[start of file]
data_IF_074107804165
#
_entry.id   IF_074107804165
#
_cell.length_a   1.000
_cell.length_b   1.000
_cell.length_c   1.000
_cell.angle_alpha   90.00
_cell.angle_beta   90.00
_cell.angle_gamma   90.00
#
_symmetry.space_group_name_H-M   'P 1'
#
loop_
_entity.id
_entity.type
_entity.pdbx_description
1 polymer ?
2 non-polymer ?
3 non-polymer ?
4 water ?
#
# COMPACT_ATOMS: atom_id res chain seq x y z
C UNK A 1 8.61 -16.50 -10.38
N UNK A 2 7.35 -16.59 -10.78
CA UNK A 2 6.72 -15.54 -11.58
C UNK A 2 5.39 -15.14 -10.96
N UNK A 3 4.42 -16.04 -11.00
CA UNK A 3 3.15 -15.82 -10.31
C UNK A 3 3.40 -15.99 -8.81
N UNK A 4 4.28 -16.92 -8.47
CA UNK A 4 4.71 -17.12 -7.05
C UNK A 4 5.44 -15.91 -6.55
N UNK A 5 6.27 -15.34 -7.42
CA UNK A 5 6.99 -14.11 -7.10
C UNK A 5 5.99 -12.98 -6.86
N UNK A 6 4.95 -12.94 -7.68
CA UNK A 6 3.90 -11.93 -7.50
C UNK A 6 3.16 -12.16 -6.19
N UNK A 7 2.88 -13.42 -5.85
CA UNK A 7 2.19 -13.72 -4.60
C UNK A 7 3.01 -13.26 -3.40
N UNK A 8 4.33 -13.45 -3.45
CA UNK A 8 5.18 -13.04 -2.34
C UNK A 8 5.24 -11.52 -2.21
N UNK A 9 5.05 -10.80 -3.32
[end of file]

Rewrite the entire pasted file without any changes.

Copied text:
data_IF_074107804165
#
_entry.id   IF_074107804165
#
_cell.length_a   1.000
_cell.length_b   1.000
_cell.length_c   1.000
_cell.angle_alpha   90.00
_cell.angle_beta   90.00
_cell.angle_gamma   90.00
#
_symmetry.space_group_name_H-M   'P 1'
#
loop_
_entity.id
_entity.type
_entity.pdbx_description
1 polymer ?
2 non-polymer ?
3 non-polymer ?
4 water ?
#
# COMPACT_ATOMS: atom_id res chain seq x y z
C UNK A 1 8.61 -16.50 -10.38
N UNK A 2 7.35 -16.59 -10.78
CA UNK A 2 6.72 -15.54 -11.58
C UNK A 2 5.39 -15.14 -10.96
N UNK A 3 4.42 -16.04 -11.00
CA UNK A 3 3.15 -15.82 -10.31
C UNK A 3 3.40 -15.99 -8.81
N UNK A 4 4.28 -16.92 -8.47
CA UNK A 4 4.71 -17.12 -7.05
C UNK A 4 5.44 -15.91 -6.55
N UNK A 5 6.27 -15.34 -7.42
CA UNK A 5 6.99 -14.11 -7.10
C UNK A 5 5.99 -12.98 -6.86
N UNK A 6 4.95 -12.94 -7.68
CA UNK A 6 3.90 -11.93 -7.50
C UNK A 6 3.16 -12.16 -6.19
N UNK A 7 2.88 -13.42 -5.85
CA UNK A 7 2.19 -13.72 -4.60
C UNK A 7 3.01 -13.26 -3.40
N UNK A 8 4.33 -13.45 -3.45
CA UNK A 8 5.18 -13.04 -2.34
C UNK A 8 5.24 -11.52 -2.21
N UNK A 9 5.05 -10.80 -3.32